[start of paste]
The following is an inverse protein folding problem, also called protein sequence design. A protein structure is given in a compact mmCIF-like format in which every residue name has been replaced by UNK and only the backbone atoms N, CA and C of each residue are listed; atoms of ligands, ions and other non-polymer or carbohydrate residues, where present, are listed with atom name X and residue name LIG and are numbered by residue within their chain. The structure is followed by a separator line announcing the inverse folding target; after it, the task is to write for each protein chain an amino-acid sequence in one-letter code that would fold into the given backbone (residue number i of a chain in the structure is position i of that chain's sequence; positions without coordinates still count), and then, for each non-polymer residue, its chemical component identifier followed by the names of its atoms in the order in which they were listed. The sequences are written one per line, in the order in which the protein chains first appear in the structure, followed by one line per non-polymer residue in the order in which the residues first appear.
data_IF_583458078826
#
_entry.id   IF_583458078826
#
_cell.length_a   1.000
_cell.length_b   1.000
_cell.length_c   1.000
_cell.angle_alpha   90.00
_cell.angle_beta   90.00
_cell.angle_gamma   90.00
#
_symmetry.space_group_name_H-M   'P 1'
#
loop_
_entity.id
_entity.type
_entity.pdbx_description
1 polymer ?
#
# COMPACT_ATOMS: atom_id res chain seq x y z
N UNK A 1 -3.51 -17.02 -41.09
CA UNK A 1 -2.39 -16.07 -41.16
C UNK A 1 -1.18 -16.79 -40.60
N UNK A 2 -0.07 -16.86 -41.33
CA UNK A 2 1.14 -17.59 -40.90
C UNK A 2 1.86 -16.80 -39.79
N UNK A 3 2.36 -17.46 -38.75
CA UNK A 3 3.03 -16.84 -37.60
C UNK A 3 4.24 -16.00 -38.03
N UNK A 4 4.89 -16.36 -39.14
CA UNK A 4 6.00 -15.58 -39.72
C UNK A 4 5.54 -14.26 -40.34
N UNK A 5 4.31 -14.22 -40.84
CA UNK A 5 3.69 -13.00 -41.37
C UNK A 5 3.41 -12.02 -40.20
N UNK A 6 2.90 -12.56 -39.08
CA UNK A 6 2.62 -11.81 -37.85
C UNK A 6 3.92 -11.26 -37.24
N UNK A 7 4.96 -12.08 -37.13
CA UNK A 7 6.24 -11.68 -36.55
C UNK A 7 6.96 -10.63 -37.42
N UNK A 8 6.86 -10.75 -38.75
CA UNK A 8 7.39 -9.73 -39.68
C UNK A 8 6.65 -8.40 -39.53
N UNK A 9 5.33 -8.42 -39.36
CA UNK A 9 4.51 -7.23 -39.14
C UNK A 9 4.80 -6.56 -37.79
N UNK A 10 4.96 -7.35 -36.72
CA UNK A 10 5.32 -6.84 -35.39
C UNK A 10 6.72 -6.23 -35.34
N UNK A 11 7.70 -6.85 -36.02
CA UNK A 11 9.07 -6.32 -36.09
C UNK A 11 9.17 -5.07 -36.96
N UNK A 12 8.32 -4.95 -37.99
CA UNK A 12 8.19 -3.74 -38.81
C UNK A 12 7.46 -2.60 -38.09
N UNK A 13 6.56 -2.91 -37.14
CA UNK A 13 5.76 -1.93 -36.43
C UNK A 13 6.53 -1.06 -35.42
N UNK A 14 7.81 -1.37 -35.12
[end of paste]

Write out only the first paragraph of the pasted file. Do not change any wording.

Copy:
The following is an inverse protein folding problem, also called protein sequence design. A protein structure is given in a compact mmCIF-like format in which every residue name has been replaced by UNK and only the backbone atoms N, CA and C of each residue are listed; atoms of ligands, ions and other non-polymer or carbohydrate residues, where present, are listed with atom name X and residue name LIG and are numbered by residue within their chain. The structure is followed by a separator line announcing the inverse folding target; after it, the task is to write for each protein chain an amino-acid sequence in one-letter code that would fold into the given backbone (residue number i of a chain in the structure is position i of that chain's sequence; positions without coordinates still count), and then, for each non-polymer residue, its chemical component identifier followed by the names of its atoms in the order in which they were listed. The sequences are written one per line, in the order in which the protein chains first appear in the structure, followed by one line per non-polymer residue in the order in which the residues first appear.